Books in the Middle: Reading for Middle School

Our focus is on books middle school students might like to read and topics pertaining to books for these students, and we are giving recommendations. Teachers, librarians and middle school students are the contributors to this blog. Enjoy!

Now It’s In, Now It’s Out! December 2, 2012

Filed under: Nonfiction Titles — oneilllibrary @ 7:00 pm
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Amazing how something so many people fought to change for the whole country could only last a little over a decade; something that had been in the works for many decades. I’m talking about Prohibition. In Bootleg: Murder, Moonshine, andimages the Lawless Years of Prohibition, Karen Blumenthal  lays out the beginning of this vast movement and how over many years, the country’s opinion gradually changed on alcohol, which lead to a change in the constitution of the United States. Many students have no idea that for 14 years our country outlawed the sale and consumption of alcohol except in certain instances. One of the most profound outcomes was the rise of organized crime. Since we are in a suburb just outside of Chicago, most have heard of Al Capone, and this book does a nice job of talking about how the outlawing of alcohol paved the road for crime to take a huge upswing and for it to turn deadly. One part I loved reading about was how warning labels on things like dried grapes would tell consumer in pretty exact detail what they shouldn’t do with the grapes because if they did, it would, gasp, result in alcohol! Wink, wink. What was a bit more shocking was how few people died from trying to make their own – most of the home brews contained some kind of poison that didn’t get siphoned off the finished product, not to mention how dangerous home stills were. Even kids got involved moving around this illegal product, sometimes for their parents.

Great nonfiction book for students in grades 7th and up.

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I Love Historical Fiction October 26, 2012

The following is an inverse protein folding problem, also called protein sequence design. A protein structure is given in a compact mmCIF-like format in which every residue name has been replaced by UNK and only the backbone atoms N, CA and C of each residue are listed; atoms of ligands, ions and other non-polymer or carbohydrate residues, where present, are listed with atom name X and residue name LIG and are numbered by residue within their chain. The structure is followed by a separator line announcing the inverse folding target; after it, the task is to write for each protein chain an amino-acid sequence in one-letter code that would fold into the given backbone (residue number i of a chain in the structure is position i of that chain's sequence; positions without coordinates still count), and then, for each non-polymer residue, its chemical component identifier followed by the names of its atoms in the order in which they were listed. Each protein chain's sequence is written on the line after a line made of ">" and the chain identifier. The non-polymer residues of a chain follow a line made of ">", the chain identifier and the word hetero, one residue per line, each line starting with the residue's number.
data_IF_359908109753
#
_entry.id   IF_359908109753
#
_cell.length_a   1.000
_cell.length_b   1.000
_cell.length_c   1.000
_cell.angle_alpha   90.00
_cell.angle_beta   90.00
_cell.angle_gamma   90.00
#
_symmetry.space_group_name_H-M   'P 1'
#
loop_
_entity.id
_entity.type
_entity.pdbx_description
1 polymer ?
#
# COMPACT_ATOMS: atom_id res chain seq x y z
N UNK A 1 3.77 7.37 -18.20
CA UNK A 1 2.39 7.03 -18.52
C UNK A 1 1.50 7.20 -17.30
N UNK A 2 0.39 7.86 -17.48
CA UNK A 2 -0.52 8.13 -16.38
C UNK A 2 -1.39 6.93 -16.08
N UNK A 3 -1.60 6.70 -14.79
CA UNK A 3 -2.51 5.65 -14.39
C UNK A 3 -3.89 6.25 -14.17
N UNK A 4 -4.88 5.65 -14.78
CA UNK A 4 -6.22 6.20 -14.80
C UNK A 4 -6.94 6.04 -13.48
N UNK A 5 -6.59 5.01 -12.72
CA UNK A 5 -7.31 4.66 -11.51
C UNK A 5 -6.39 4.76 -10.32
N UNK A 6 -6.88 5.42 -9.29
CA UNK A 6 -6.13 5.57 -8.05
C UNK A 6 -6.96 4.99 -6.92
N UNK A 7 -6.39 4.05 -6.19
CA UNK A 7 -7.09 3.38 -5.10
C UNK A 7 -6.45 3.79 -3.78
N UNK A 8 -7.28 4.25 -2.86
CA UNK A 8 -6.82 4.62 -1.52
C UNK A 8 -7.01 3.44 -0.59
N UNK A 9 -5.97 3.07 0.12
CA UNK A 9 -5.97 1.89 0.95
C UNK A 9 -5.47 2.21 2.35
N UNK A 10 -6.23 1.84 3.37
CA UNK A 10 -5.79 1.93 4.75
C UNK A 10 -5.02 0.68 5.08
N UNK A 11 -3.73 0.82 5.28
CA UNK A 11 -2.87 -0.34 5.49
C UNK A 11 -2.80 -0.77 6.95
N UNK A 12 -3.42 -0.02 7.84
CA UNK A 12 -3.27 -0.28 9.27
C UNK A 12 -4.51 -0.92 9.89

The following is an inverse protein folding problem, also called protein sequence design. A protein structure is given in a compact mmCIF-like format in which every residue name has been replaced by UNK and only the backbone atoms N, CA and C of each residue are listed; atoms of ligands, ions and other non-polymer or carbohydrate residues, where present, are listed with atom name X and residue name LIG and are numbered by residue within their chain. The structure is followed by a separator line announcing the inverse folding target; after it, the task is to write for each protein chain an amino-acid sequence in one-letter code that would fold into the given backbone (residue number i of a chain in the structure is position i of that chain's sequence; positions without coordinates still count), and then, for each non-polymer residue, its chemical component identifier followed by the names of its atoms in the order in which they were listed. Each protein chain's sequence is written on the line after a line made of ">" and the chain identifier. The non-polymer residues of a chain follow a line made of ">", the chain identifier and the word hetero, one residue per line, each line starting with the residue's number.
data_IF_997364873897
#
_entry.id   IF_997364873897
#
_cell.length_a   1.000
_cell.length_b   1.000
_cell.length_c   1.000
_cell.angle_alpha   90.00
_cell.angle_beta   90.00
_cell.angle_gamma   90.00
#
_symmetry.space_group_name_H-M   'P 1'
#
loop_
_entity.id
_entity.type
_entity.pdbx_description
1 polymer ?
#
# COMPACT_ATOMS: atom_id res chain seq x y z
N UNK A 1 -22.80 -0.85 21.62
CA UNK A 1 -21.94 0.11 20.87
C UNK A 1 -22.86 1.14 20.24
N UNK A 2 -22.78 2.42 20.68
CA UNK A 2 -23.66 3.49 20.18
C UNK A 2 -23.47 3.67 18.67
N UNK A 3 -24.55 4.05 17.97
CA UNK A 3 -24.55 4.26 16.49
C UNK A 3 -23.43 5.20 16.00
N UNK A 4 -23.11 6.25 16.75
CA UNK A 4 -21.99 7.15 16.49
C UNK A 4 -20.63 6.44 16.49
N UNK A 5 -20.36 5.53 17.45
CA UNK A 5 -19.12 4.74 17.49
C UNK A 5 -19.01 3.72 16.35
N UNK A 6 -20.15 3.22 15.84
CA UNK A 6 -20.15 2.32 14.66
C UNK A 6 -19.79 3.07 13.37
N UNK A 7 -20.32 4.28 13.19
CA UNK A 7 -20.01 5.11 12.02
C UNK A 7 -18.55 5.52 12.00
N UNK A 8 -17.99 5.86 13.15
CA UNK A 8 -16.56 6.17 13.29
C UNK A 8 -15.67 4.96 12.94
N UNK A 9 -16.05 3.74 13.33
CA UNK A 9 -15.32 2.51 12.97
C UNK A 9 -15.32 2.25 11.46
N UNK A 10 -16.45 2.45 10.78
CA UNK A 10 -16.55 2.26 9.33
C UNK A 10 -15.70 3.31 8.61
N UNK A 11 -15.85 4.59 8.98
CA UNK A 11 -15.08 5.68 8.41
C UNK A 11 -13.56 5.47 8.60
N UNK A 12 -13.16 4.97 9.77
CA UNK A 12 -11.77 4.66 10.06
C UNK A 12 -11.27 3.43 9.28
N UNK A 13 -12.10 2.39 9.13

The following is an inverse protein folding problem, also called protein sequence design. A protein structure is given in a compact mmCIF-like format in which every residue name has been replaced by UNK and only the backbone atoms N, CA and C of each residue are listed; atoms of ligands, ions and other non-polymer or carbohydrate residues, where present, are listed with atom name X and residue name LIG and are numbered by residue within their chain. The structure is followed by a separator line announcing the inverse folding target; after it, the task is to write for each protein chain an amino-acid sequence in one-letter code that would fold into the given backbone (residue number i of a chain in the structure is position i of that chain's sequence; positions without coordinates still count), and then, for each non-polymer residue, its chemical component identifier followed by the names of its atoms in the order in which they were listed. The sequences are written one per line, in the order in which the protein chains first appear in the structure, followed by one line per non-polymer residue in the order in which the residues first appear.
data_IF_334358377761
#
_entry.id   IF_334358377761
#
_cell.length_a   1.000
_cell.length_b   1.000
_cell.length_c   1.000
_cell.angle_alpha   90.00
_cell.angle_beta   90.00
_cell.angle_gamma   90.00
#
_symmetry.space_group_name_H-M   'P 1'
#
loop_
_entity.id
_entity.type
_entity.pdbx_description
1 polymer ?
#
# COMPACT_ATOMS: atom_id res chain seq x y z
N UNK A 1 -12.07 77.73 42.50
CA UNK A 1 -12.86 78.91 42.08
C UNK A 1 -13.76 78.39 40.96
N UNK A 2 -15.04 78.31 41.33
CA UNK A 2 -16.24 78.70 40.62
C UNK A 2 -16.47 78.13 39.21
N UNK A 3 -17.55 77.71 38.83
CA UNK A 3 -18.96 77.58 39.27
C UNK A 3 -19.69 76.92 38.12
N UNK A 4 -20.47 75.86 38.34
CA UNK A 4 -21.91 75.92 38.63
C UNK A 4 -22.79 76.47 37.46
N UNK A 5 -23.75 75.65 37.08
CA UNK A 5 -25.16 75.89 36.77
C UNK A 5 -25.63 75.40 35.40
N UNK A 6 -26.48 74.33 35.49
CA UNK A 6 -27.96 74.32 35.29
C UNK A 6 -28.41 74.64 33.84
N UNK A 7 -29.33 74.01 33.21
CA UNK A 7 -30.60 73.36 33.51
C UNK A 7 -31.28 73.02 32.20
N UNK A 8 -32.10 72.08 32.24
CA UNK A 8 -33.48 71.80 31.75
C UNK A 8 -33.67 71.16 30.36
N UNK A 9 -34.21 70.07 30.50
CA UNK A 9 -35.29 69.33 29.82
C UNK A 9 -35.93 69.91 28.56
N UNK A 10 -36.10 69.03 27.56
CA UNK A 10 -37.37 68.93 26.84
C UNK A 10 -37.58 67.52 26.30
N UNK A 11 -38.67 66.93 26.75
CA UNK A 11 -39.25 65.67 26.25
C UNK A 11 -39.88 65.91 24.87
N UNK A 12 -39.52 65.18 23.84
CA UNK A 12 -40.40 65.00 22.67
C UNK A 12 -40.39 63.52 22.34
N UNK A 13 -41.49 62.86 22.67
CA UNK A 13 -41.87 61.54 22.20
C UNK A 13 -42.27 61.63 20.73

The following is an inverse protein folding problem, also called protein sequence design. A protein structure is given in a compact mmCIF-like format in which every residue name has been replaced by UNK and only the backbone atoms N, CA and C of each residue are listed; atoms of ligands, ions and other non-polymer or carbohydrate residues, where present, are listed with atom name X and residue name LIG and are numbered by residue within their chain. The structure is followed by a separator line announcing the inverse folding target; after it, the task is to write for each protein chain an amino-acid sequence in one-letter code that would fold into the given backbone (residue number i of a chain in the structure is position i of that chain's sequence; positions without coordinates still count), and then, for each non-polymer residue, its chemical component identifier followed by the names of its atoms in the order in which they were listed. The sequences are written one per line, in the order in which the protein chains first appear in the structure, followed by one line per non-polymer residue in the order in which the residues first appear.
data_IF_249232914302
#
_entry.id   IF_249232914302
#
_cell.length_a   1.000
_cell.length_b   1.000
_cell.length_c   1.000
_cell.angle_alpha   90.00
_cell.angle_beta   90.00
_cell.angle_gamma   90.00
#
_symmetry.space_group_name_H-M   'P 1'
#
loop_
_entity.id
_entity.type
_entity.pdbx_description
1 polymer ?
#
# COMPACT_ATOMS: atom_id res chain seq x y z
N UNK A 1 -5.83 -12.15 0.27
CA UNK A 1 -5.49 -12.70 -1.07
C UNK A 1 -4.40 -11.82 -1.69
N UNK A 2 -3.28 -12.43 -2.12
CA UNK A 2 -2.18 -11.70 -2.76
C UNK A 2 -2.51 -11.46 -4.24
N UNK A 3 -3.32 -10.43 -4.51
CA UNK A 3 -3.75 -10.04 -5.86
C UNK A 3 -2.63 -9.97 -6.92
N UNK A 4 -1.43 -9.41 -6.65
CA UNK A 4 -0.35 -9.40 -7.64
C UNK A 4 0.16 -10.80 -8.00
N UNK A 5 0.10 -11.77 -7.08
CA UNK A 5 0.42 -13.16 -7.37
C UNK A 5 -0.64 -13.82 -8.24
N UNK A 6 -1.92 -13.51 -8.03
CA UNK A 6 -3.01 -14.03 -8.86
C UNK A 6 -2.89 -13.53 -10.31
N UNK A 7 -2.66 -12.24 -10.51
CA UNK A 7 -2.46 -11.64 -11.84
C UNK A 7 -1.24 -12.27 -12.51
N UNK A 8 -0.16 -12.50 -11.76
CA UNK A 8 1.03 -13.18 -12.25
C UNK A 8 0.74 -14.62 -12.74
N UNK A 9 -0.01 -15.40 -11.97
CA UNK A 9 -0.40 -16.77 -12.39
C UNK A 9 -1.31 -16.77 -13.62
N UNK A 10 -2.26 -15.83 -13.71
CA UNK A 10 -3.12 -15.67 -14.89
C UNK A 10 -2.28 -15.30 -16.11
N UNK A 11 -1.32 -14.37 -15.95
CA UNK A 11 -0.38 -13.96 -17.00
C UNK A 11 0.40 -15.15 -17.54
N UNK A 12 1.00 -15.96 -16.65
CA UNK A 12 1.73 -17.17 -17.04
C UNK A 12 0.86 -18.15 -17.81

Historical fiction is not typically a genre that I run to, in fact I often forget how much I enjoy reading historical fiction until after I have been sucked into a great story.  Every year at Herrick, we organize a community intergenerational read in which senior citizens in the community are invited to read a common book with our students and have a book discussion with a small group.  It is a fantastic event and in the past we have been able to fill the entire cafeteria with readers.

One of my goals for this year is to read all of the books on the list so that I can really recommend them both to the students and seniors.  The first book from the list that I tackled was Black Duck by Janet Taylor Lisle.  

I started it unsure of how I would like it, but was quickly pulled into the story’s plot.  The story is told by Ruben as a flashback of  his childhood.  He was a young teen living in a small New England coastal town during prohibition.  Most of the locals made extra money by working on the side for the bootleggers.  Conflict arose when bigger gangs tried to edge out the smaller bootleggers.    The reader is pulled in when Ruben and his friend find a dead body.  When they try to report it, the body disappears. Ruben’s adventures with the gangsters and small time rum runners escalates as the story progresses.  I absolutely could not wait to find out what would happen to Ruben and you won’t either.

The thing that I really love about historical fiction is that the story keeps me turning the pages, but it also gives me specific knowledge about a time period.  When I finished, I wanted to read more about prohibition- and not fiction- the real stuff.  Historical fiction is a great way to get students interested in history and wanting to find out more.